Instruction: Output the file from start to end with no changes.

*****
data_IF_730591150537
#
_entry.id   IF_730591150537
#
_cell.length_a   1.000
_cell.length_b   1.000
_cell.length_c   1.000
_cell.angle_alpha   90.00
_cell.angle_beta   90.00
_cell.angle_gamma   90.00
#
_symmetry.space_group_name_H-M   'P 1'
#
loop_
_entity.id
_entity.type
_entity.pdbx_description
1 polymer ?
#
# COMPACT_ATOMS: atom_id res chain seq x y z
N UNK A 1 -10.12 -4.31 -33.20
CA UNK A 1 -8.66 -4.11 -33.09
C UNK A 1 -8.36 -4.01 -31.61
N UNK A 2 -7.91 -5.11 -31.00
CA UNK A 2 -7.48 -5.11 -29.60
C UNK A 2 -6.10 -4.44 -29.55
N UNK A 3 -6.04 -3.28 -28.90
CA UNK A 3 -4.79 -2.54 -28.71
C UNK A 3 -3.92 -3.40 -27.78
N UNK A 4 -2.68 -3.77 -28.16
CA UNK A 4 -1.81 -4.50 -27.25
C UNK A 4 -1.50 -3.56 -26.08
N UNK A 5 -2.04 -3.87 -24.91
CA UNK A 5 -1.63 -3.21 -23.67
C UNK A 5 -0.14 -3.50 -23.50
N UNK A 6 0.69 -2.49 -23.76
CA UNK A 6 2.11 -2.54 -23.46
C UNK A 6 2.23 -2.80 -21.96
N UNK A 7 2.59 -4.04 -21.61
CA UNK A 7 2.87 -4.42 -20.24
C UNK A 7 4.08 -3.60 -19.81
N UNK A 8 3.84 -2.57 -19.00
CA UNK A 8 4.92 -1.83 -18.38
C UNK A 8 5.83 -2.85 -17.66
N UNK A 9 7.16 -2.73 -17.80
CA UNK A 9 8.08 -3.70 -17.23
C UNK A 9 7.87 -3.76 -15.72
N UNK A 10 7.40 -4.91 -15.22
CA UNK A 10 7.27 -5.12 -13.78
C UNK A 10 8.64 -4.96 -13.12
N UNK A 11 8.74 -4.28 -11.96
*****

data_IF_730591150537
#
_entry.id   IF_730591150537
#
_cell.length_a   1.000
_cell.length_b   1.000
_cell.length_c   1.000
_cell.angle_alpha   90.00
_cell.angle_beta   90.00
_cell.angle_gamma   90.00
#
_symmetry.space_group_name_H-M   'P 1'
#
loop_
_entity.id
_entity.type
_entity.pdbx_description
1 polymer ?
#
# COMPACT_ATOMS: atom_id res chain seq x y z
N UNK A 1 -10.12 -4.31 -33.20
CA UNK A 1 -8.66 -4.11 -33.09
C UNK A 1 -8.36 -4.01 -31.61
N UNK A 2 -7.91 -5.11 -31.00
CA UNK A 2 -7.48 -5.11 -29.60
C UNK A 2 -6.10 -4.44 -29.55
N UNK A 3 -6.04 -3.28 -28.90
CA UNK A 3 -4.79 -2.54 -28.71
C UNK A 3 -3.92 -3.40 -27.78
N UNK A 4 -2.68 -3.77 -28.16
CA UNK A 4 -1.81 -4.50 -27.25
C UNK A 4 -1.50 -3.56 -26.08
N UNK A 5 -2.04 -3.87 -24.91
CA UNK A 5 -1.63 -3.21 -23.67
C UNK A 5 -0.14 -3.50 -23.50
N UNK A 6 0.69 -2.49 -23.76
CA UNK A 6 2.11 -2.54 -23.46
C UNK A 6 2.23 -2.80 -21.96
N UNK A 7 2.59 -4.04 -21.61
CA UNK A 7 2.87 -4.42 -20.24
C UNK A 7 4.08 -3.60 -19.81
N UNK A 8 3.84 -2.57 -19.00
CA UNK A 8 4.92 -1.83 -18.38
C UNK A 8 5.83 -2.85 -17.66
N UNK A 9 7.16 -2.73 -17.80
CA UNK A 9 8.08 -3.70 -17.23
C UNK A 9 7.87 -3.76 -15.72
N UNK A 10 7.40 -4.91 -15.22
CA UNK A 10 7.27 -5.12 -13.78
C UNK A 10 8.64 -4.96 -13.12
N UNK A 11 8.74 -4.28 -11.96